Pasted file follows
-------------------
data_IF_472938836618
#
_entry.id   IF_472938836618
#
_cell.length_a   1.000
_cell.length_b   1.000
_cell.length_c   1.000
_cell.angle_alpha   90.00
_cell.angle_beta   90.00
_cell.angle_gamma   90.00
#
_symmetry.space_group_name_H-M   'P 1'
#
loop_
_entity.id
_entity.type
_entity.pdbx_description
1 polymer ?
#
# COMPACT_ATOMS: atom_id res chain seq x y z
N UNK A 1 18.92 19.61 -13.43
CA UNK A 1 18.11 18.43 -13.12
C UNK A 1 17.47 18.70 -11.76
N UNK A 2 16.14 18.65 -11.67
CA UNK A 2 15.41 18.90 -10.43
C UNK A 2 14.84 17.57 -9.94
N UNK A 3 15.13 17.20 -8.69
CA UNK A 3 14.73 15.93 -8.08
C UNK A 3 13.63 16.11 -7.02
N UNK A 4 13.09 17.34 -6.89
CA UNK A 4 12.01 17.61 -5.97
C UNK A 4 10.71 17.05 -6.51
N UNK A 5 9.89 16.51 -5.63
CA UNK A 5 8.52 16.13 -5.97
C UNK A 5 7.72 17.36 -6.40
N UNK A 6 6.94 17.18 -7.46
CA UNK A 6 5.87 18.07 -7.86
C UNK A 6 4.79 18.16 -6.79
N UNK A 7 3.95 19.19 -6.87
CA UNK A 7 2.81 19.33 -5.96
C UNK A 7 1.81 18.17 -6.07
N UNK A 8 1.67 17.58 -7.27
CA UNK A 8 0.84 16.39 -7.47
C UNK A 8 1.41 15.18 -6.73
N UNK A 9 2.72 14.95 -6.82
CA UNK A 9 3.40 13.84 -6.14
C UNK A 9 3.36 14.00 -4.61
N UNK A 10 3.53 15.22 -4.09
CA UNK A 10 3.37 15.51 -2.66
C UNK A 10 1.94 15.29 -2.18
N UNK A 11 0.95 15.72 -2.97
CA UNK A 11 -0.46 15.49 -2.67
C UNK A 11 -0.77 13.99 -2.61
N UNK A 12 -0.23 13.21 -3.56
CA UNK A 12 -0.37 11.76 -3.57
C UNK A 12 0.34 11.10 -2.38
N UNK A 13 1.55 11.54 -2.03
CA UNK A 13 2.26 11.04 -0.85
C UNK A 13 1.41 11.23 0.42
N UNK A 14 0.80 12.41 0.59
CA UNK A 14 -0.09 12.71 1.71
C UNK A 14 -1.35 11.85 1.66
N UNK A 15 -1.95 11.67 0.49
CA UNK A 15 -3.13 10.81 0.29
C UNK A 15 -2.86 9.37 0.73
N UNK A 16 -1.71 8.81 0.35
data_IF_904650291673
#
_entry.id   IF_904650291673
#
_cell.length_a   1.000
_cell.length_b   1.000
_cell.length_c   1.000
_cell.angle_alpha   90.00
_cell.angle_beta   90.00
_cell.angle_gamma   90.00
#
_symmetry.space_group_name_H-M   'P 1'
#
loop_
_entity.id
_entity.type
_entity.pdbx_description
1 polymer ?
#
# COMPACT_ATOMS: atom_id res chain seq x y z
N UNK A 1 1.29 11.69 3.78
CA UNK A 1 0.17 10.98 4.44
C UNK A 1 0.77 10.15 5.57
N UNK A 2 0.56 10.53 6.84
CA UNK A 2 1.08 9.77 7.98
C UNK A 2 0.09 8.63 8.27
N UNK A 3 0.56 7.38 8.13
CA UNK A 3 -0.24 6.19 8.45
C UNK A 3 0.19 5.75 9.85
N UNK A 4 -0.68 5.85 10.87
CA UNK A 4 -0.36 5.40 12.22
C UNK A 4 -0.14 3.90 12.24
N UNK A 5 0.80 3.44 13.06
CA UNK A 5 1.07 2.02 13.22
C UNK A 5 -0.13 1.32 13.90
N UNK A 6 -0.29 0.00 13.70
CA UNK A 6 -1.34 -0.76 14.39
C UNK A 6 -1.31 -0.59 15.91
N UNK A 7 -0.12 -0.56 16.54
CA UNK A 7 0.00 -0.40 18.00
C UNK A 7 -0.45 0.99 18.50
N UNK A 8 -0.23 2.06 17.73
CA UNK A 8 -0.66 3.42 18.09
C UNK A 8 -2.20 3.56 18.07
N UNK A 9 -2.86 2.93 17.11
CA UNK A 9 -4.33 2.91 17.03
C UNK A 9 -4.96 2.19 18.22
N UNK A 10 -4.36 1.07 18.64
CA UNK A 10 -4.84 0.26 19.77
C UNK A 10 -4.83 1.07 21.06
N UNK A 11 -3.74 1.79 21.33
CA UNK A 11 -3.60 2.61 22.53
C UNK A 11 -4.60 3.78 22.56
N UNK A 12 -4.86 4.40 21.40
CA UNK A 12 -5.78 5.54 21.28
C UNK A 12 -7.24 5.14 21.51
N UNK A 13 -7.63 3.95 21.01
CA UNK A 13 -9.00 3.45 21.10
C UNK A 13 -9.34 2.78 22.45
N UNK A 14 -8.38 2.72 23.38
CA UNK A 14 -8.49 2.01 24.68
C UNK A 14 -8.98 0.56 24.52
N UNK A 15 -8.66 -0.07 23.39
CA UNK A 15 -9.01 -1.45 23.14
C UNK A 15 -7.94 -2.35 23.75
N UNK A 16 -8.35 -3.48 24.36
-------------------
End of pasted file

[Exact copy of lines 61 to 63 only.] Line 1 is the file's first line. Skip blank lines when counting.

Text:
CA UNK A 14 -0.09 12.71 1.71
C UNK A 14 -1.35 11.85 1.66
N UNK A 15 -1.95 11.67 0.49